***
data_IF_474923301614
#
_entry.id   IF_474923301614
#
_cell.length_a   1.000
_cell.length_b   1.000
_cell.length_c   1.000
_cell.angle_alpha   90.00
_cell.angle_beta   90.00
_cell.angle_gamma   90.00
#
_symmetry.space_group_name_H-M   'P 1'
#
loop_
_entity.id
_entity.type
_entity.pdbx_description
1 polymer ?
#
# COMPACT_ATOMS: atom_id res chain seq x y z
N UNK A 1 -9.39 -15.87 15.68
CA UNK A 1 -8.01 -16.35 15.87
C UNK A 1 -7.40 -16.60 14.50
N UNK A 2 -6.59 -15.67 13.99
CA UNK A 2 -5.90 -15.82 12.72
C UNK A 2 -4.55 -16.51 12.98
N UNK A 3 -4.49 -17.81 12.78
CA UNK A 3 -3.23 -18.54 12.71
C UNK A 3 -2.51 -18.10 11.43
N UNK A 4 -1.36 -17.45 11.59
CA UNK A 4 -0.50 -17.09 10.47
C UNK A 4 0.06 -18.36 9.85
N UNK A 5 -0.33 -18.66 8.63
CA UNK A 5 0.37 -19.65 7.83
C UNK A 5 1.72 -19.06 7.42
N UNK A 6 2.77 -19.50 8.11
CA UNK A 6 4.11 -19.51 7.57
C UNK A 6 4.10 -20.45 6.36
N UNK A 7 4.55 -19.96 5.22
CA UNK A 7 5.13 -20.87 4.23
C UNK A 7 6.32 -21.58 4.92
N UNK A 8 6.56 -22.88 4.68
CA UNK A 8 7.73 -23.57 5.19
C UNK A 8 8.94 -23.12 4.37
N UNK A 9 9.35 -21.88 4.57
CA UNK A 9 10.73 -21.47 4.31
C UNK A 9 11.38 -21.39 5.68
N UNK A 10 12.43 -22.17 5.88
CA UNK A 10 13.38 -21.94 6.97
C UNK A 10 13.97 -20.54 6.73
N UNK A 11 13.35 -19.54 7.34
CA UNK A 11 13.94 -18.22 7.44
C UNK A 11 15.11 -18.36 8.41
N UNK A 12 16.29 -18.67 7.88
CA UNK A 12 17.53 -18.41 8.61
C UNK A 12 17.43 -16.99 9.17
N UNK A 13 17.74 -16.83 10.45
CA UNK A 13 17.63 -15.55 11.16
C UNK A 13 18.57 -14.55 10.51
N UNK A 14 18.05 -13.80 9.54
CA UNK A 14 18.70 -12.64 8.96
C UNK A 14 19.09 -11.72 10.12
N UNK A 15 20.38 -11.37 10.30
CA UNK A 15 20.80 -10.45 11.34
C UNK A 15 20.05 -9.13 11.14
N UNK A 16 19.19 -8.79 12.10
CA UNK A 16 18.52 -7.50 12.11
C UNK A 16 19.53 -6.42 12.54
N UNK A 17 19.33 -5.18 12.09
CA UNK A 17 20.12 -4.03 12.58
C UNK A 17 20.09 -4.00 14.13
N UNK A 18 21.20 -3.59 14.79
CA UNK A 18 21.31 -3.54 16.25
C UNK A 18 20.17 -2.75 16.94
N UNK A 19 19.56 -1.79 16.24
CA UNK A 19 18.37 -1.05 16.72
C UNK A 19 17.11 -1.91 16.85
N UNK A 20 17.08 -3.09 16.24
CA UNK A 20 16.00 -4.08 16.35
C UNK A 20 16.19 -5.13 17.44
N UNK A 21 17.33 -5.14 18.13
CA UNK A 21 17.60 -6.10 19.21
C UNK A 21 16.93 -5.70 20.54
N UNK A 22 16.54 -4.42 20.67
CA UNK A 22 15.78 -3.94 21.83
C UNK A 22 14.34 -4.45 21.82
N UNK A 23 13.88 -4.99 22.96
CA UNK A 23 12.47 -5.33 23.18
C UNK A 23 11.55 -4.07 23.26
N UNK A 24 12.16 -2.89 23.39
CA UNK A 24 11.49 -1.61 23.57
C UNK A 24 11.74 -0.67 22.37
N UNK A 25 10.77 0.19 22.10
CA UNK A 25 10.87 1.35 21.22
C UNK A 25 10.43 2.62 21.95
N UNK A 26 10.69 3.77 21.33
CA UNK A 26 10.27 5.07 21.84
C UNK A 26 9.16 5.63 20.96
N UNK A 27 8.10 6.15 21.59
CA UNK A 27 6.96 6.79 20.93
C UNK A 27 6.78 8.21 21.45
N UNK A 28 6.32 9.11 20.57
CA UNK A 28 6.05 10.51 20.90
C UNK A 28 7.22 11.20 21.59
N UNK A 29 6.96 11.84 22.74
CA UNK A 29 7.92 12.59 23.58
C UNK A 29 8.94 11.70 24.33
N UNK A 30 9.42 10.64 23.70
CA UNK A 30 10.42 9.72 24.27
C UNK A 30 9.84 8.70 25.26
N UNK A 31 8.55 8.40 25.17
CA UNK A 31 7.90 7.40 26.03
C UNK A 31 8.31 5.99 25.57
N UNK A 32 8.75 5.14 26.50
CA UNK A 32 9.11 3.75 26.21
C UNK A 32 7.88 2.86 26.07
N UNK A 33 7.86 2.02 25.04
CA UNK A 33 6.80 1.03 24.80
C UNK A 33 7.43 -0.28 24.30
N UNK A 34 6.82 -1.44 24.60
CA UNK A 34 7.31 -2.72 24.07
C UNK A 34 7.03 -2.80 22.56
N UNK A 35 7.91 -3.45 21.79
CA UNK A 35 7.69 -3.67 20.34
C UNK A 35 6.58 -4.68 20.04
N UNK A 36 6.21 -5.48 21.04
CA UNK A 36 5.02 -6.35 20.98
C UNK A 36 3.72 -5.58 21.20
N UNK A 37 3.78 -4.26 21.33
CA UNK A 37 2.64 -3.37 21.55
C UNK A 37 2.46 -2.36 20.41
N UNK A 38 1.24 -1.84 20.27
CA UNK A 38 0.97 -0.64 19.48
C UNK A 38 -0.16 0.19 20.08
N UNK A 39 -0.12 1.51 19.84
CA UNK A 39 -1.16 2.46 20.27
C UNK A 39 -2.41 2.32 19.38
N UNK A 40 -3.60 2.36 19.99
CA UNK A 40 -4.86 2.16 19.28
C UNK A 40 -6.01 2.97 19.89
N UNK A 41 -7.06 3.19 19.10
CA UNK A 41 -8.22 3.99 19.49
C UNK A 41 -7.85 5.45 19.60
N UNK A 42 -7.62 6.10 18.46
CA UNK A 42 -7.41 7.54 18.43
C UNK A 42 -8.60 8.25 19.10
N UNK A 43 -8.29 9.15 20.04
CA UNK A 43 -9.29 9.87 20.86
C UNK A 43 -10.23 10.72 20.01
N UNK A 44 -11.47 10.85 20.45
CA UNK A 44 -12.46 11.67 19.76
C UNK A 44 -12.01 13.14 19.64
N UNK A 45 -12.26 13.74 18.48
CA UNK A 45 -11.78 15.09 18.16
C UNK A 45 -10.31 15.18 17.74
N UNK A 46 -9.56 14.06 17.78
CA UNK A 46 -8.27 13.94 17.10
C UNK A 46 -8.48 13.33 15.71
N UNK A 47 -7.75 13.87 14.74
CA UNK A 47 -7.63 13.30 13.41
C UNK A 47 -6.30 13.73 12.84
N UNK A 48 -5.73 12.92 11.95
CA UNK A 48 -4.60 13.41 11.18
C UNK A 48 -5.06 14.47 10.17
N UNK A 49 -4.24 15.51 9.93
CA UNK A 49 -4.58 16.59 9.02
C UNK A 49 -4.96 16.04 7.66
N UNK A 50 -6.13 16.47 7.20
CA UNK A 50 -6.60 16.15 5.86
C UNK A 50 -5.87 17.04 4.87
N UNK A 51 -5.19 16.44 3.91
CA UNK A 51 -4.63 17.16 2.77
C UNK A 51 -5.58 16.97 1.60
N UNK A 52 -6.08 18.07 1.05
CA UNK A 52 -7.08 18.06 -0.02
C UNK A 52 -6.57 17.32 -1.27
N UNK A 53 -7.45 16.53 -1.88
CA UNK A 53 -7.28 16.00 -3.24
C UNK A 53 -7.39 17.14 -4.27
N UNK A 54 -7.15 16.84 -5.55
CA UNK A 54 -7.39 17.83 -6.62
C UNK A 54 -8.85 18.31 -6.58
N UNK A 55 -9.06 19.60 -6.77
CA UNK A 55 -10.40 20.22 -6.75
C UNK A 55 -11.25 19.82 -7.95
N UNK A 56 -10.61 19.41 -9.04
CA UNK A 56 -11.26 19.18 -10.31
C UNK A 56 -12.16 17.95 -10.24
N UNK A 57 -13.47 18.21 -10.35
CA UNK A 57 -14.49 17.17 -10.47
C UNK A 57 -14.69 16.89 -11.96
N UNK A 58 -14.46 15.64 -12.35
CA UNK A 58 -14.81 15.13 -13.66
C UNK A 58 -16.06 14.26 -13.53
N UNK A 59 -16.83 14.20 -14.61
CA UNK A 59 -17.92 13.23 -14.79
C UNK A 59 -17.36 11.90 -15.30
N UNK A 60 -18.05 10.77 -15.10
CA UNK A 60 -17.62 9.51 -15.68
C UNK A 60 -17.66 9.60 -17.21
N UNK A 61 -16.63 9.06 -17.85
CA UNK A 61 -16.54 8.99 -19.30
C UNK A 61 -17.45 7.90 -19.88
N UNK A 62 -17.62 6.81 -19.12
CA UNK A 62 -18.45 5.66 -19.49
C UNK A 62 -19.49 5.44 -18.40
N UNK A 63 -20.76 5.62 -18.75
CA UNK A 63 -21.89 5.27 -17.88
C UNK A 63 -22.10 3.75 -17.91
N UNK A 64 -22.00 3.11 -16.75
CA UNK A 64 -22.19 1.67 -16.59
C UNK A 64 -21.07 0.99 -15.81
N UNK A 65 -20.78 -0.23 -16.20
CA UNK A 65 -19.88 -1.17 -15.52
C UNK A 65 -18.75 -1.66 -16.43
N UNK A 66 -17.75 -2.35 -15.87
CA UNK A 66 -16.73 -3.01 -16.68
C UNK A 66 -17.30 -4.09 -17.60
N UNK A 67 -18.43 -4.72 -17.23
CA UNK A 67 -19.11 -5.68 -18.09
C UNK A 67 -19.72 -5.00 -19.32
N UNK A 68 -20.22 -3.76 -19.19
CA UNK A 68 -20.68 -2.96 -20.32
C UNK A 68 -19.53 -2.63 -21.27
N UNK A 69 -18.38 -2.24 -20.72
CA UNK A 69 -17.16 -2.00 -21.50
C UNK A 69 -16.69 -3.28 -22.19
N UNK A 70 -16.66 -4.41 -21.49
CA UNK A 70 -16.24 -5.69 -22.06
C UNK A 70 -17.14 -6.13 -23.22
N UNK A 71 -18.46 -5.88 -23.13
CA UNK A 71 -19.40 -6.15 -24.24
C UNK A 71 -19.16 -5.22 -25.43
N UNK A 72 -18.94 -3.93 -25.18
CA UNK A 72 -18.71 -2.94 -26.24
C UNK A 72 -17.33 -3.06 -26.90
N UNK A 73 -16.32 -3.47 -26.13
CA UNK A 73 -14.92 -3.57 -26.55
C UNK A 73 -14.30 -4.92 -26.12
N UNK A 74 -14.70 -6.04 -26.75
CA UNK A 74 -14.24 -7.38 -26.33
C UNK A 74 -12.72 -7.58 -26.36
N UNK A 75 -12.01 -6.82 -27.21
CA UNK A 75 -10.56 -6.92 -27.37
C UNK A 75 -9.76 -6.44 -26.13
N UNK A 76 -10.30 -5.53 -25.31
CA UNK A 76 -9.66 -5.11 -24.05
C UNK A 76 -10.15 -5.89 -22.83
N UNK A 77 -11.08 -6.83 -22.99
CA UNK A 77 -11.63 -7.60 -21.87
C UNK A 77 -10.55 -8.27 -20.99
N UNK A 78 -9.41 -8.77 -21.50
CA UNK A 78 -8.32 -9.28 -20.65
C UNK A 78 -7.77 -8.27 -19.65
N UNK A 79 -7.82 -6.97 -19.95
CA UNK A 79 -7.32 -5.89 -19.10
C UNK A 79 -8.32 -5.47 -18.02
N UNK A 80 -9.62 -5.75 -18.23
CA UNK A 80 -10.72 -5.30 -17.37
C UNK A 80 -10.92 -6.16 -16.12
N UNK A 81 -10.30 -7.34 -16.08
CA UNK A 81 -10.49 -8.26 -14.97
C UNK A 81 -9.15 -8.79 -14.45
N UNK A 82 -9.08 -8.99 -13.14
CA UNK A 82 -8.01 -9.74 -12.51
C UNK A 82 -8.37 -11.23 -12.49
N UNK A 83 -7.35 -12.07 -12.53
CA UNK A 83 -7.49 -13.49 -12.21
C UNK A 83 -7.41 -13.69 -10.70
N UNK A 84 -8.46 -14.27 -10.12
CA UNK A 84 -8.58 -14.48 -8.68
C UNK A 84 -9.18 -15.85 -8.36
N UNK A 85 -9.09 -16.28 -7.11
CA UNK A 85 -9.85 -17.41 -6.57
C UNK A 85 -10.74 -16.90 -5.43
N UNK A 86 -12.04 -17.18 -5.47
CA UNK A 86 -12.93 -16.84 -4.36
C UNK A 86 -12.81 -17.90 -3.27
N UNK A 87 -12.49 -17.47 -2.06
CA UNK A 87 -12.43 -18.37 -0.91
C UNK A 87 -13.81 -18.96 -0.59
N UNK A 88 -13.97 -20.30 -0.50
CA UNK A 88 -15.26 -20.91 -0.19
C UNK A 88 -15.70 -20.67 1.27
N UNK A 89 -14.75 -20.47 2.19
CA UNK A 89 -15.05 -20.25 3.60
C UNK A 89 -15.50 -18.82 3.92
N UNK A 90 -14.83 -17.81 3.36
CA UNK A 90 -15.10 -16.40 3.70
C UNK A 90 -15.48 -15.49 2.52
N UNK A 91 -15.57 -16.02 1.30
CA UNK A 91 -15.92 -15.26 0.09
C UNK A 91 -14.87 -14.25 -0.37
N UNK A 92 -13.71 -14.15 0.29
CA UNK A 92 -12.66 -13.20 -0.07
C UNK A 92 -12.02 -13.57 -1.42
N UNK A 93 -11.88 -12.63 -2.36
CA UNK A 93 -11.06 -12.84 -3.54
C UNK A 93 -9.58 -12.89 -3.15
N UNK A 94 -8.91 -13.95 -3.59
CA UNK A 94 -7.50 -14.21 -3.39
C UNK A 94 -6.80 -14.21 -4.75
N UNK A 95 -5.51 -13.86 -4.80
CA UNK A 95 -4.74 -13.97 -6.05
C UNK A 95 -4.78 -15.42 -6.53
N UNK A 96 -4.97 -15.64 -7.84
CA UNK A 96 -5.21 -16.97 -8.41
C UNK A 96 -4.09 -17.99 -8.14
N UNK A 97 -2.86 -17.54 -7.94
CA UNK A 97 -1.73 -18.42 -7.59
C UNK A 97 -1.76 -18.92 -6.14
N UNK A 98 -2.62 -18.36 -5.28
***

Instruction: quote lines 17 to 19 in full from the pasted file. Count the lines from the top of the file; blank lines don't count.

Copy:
_entity.pdbx_description
1 polymer ?
#